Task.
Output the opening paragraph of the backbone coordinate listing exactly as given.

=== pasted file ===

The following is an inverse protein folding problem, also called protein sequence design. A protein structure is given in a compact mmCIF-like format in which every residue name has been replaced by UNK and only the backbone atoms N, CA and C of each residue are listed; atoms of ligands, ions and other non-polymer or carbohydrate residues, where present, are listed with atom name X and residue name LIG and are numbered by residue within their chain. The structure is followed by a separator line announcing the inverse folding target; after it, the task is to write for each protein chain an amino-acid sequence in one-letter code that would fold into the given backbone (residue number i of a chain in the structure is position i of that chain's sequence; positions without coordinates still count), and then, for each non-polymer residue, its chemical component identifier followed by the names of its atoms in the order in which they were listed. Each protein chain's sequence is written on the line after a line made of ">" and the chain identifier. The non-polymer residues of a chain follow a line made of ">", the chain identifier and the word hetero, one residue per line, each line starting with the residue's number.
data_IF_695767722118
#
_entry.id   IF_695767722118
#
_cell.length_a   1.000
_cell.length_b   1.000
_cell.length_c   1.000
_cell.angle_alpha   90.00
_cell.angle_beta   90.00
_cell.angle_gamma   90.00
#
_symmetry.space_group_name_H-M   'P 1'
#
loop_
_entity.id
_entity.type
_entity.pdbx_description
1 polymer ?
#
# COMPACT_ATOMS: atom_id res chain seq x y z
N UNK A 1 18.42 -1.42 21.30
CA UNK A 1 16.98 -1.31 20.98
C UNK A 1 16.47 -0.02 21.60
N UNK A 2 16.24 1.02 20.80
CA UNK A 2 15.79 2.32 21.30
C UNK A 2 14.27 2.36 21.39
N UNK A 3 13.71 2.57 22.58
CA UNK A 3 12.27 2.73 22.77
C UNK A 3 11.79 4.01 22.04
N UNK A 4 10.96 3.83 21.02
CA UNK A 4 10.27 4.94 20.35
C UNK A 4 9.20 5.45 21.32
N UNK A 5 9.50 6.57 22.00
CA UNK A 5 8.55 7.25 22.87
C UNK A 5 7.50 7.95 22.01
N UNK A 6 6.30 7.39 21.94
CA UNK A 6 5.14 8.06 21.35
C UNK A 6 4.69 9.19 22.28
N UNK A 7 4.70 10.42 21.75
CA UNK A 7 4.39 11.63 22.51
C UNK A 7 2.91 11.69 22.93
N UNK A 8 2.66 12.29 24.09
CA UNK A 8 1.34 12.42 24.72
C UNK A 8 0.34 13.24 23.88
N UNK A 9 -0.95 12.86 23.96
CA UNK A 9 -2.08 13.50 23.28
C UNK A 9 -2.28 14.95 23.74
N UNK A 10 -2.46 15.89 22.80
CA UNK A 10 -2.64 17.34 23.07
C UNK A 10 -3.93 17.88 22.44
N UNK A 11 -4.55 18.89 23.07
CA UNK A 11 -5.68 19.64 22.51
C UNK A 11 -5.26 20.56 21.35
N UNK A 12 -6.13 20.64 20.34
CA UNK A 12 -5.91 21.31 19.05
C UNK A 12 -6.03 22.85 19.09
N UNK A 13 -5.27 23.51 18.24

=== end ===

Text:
The following is an inverse protein folding problem, also called protein sequence design. A protein structure is given in a compact mmCIF-like format in which every residue name has been replaced by UNK and only the backbone atoms N, CA and C of each residue are listed; atoms of ligands, ions and other non-polymer or carbohydrate residues, where present, are listed with atom name X and residue name LIG and are numbered by residue within their chain. The structure is followed by a separator line announcing the inverse folding target; after it, the task is to write for each protein chain an amino-acid sequence in one-letter code that would fold into the given backbone (residue number i of a chain in the structure is position i of that chain's sequence; positions without coordinates still count), and then, for each non-polymer residue, its chemical component identifier followed by the names of its atoms in the order in which they were listed. Each protein chain's sequence is written on the line after a line made of ">" and the chain identifier. The non-polymer residues of a chain follow a line made of ">", the chain identifier and the word hetero, one residue per line, each line starting with the residue's number.